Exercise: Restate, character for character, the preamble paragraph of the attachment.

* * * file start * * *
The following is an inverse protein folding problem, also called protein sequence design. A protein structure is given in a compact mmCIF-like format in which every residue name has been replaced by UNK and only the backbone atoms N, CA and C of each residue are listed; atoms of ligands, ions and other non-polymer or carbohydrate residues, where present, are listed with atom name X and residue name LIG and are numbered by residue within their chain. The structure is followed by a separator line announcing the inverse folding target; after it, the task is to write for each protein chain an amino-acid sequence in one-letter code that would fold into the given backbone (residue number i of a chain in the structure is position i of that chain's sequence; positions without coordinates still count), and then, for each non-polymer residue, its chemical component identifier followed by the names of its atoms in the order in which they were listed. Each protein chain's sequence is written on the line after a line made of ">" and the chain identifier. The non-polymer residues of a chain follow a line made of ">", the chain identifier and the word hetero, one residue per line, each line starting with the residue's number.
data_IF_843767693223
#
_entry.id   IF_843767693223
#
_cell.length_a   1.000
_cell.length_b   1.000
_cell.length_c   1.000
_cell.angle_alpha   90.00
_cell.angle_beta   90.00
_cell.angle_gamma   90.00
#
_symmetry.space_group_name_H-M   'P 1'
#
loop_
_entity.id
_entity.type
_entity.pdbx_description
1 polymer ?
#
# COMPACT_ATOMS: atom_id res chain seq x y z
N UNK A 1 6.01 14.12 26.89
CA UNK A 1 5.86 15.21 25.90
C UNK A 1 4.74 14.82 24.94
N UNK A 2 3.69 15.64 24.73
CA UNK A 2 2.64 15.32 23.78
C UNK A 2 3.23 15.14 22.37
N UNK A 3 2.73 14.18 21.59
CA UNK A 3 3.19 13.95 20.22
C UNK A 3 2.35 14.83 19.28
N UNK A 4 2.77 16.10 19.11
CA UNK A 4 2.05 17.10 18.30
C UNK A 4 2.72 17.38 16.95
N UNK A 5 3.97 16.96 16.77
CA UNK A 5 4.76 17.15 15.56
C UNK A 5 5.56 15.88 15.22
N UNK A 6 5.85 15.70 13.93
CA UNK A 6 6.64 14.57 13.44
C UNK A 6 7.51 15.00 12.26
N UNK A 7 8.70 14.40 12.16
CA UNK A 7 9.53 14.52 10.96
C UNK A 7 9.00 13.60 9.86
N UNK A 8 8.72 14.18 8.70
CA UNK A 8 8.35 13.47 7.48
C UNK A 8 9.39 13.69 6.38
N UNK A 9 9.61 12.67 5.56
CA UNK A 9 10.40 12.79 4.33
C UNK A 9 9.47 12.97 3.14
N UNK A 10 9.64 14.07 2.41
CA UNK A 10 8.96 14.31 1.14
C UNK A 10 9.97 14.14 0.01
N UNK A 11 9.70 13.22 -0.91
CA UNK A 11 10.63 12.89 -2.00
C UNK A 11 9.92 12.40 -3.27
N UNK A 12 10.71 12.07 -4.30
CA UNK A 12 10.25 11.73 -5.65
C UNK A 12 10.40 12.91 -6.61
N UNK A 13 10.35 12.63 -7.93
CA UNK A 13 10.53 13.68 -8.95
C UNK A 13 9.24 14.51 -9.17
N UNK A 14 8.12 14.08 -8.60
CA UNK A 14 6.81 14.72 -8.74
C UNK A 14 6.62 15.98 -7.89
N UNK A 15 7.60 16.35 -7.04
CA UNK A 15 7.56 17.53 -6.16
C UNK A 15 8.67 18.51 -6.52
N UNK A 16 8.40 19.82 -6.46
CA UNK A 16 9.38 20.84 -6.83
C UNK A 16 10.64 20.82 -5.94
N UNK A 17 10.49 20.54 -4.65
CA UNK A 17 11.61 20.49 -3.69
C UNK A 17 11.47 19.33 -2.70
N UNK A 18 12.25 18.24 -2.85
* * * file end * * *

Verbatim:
The following is an inverse protein folding problem, also called protein sequence design. A protein structure is given in a compact mmCIF-like format in which every residue name has been replaced by UNK and only the backbone atoms N, CA and C of each residue are listed; atoms of ligands, ions and other non-polymer or carbohydrate residues, where present, are listed with atom name X and residue name LIG and are numbered by residue within their chain. The structure is followed by a separator line announcing the inverse folding target; after it, the task is to write for each protein chain an amino-acid sequence in one-letter code that would fold into the given backbone (residue number i of a chain in the structure is position i of that chain's sequence; positions without coordinates still count), and then, for each non-polymer residue, its chemical component identifier followed by the names of its atoms in the order in which they were listed. Each protein chain's sequence is written on the line after a line made of ">" and the chain identifier. The non-polymer residues of a chain follow a line made of ">", the chain identifier and the word hetero, one residue per line, each line starting with the residue's number.